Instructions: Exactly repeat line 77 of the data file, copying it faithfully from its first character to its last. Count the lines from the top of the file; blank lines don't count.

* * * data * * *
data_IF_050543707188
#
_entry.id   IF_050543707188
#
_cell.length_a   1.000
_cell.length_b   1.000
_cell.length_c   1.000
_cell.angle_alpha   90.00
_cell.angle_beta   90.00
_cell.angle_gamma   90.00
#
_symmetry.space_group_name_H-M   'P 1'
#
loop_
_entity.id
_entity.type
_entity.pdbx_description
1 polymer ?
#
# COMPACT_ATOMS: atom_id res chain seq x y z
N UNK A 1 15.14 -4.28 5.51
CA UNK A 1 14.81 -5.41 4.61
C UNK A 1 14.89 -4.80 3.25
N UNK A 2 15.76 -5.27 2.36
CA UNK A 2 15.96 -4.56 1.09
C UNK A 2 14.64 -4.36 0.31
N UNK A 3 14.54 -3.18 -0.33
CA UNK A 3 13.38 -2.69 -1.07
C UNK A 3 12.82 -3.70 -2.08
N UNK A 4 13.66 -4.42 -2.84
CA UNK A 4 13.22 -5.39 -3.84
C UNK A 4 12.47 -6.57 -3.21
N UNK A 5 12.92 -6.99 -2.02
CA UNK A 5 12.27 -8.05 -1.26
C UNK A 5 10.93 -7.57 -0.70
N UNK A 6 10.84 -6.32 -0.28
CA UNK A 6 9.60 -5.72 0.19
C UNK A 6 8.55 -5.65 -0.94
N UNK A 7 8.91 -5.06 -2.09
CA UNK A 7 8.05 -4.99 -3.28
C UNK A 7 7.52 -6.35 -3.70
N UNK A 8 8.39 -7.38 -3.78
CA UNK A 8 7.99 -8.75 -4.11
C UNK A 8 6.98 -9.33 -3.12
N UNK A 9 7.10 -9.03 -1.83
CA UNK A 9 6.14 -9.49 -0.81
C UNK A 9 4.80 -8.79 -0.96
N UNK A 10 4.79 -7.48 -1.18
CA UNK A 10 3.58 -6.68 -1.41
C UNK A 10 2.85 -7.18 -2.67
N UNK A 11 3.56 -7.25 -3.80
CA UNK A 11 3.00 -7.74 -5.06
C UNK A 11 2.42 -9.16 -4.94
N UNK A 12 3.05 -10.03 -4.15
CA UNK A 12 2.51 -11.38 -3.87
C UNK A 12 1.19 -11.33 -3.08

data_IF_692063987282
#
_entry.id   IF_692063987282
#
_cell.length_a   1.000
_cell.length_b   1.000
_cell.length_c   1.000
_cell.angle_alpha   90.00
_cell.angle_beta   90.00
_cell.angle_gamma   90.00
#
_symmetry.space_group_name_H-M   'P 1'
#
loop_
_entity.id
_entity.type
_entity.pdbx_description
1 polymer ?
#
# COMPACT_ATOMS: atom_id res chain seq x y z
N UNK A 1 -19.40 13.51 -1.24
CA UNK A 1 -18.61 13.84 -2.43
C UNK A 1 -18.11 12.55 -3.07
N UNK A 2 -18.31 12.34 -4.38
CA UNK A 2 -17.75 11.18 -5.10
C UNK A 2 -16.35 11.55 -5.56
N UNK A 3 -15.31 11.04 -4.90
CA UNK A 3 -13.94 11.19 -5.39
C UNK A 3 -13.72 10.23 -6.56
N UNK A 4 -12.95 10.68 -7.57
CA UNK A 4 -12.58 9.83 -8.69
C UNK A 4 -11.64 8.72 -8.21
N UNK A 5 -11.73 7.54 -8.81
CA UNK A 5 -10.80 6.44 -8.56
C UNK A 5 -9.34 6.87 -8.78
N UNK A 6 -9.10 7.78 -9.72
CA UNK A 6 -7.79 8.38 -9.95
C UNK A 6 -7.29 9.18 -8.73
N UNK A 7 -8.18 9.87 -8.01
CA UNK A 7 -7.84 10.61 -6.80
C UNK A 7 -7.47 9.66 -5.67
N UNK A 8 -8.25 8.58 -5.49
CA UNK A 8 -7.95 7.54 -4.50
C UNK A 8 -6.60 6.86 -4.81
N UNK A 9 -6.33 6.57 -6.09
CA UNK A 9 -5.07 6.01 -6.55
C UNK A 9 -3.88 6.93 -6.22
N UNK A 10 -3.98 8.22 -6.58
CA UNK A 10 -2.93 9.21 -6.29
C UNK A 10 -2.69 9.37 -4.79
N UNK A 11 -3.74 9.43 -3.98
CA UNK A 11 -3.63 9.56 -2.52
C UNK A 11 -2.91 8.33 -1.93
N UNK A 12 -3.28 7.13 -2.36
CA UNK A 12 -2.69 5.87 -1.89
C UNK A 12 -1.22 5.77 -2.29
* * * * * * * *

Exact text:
N UNK A 1 -19.40 13.51 -1.24